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not giving 100%


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Hi, I am new to the board and have enjoyed it very much. My question is regarding my 14 year old daughter. She has been in ballet for 6 years and on pointe for 3. I am concerned because although she loves ballet, one of her teachers told her yesterday said she was only giving 80% effort. I wouldn't be worried if the AD at the ballet company she is in (not associated with her dance school) also recently said something similiar to her at her evaluation. He said she has the potential to dance through college or maybe even professionally, but he feels he has to sometimes has to "pull out" the gift he knows she has inside. She dances 5 days a week and has quite a difficult course load at school. I think sometimes she may just be too tired to give 100% all the time! Do most dancers feel passionately about dancing all the time? She is quite upset at these comments and feels she is trying her best. Thanks for any input.

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Hello ruth, welcome to Ballet Talk for Dancers, and especially the Moms and Dads forum! :angry:


It's hard to know with kids, but I do sometimes have one or two who think they are working as hard as they can, but they really are not. There can be several reasons for this, including the physical strength to maintain the amount of effort necessary, or the total commitment and focus that is also needed.


If the desire and focus are there, but not the physical strength, then perhaps you need to have her checked out by a physician. If she is healthy she should be able to maintain an academic and ballet load at age 14, unless her schedule of either one is really excessive. Five days a week does not sound excessive at all for ballet, unless there are too many hours per day?


Sometimes around this age they will also start to doubt their abilities and lose some confidence, and this could hold them back from working full out too. Watch for any signs of depression, or even just unhappiness after classes. Also talk to the teachers again and see if they have any input as to why this might be happening. They probably know her very well by now and should be able to sense a problem, since they see that the work is less than expected.

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Maybe it's not that she's not giving 100%, but being compared to those who give 150% all the time. My DD tends to be in the latter, and I know it makes it hard for others at times. It's hard for those on both ends.

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ruth, if I might ask, what time does your daughter leave for school in the morning and what time does she get home at night after ballet? You mentioned the academic load - I know that many high school kids have much more homework than we used to in the "old" days and that it differs from school to school.


Last year my own daughter left for school at 7am and didn't return home until 8:45pm and then had to take a shower, eat dinner and do all of her homework. Often she'd be so exhausted that I'd just have to say "lights out!" even if she wasn't close to being finished. This kind of schedule can be very stressful. Many do it, but that doesn't mean it's advisable. Stress is so common these days and teenagers are often subjected to much more than we realize.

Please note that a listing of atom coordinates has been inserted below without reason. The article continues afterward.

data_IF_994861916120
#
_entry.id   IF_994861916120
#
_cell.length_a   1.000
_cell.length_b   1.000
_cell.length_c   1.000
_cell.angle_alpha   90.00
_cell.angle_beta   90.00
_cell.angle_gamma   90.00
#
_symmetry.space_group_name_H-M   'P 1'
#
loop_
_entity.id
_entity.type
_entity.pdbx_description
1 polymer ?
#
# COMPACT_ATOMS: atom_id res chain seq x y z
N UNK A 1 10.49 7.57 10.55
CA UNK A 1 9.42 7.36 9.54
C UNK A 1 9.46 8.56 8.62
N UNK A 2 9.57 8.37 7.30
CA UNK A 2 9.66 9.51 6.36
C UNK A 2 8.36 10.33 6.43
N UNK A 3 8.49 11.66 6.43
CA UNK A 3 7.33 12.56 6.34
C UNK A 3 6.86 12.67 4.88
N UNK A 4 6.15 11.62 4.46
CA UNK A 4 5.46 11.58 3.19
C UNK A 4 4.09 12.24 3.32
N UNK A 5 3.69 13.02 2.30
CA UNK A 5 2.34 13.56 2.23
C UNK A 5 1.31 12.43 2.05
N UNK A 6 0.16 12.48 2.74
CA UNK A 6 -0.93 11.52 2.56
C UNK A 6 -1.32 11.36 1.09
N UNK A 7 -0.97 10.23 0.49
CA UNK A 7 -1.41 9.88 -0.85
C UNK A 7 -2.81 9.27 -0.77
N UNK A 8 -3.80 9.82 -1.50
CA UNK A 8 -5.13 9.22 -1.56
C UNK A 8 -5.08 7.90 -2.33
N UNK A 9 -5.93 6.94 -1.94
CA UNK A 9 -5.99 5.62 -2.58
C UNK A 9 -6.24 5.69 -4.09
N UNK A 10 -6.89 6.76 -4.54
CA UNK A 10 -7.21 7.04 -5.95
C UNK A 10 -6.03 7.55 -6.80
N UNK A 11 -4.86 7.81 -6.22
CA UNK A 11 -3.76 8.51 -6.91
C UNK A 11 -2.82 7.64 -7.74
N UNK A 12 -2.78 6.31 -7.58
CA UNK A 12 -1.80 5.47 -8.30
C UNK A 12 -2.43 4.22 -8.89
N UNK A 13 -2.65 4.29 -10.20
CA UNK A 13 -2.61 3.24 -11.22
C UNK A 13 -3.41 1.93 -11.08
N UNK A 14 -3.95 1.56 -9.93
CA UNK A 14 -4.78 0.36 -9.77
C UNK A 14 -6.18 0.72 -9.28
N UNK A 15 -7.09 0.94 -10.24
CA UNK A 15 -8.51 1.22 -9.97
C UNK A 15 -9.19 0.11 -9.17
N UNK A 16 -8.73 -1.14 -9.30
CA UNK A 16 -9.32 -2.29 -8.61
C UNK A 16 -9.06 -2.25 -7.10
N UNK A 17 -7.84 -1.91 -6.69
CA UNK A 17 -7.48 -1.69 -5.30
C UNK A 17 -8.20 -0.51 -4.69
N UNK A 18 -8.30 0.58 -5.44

Victoria Leigh has given you some good advice. Talk to your daughter, make sure there's nothing physically wrong and then bear in mind that emotional ups and downs can take their toll.


Glad to have you aboard Ballet Talk for Dancers and hope to hear more from you. :angry::shrug:

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Then there's the phenomenon of the student who's working like the very Devil, and they're working on the wrong things! That's where we, the teachers, have to step in and say, "More like this, and less like this!" :angry:

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Both Mel and Victoria both have words of wisdom here and are correct. I would also encourage you to have your DD ask the AD as well as her teacher for specific examples where they see her not working 100% if they are approachable. With reinforcement of an example that would show 100% effort. (from experience of having one "visual" learner DD and one "auditory" learner DD). If your DD "feels" like she is working 100% then she may just need specific examples to show her what they mean before she can make a physical change. A visual learner will "feel" like they are working and need examples to make their brain understand anything different.


As well, some kids develop a fear of failing in front of their classmates and would rather settle for dancing safe so that they are always correct in their presentation. If that is the case, the teacher may just want to see her "go for it" instead of holding back.



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Wow, I can't believe the quick response time on this board. Thank you so much for your replies.


DD is physically strong enough to maintain her schedule, but she often does have confidence issues. Her teacher placed her with older, more experienced dancers saying that it would help with her confidence and oddly enough it has. I thought it would have the opposite effect. DD's teacher also joked that if my DD should fall she would cry tears of joy. So she may, in fact be worried about making a mistake in front of the older dancers.


I will talk to both her AD and dance teacher as they are both very approachable. I believe DD is a visual learner and specific examples may be just what she needs. Thank you all.

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Hello Ruth!


The only thing I might add is that, if indeed your daughter is truly committed, this is probably "just a phase." And on the positive side, this may actually turn out to be a great opportunity for her. Something similar happened to mine a few years ago. (Incidentally, she too was in an extremely rigorous academic program and had a long commute to and from school in addition to dance classes every day.)She was not happy to hear that "she needed to work harder" and at first she would not admit -- even to herself -- that she really was not working as hard as she could. But she let the comment sink it, took it to heart and started pushing herself. Her growth since then has been remarkable and her teachers are giving her more challenging work in class as well as wonderful performance roles.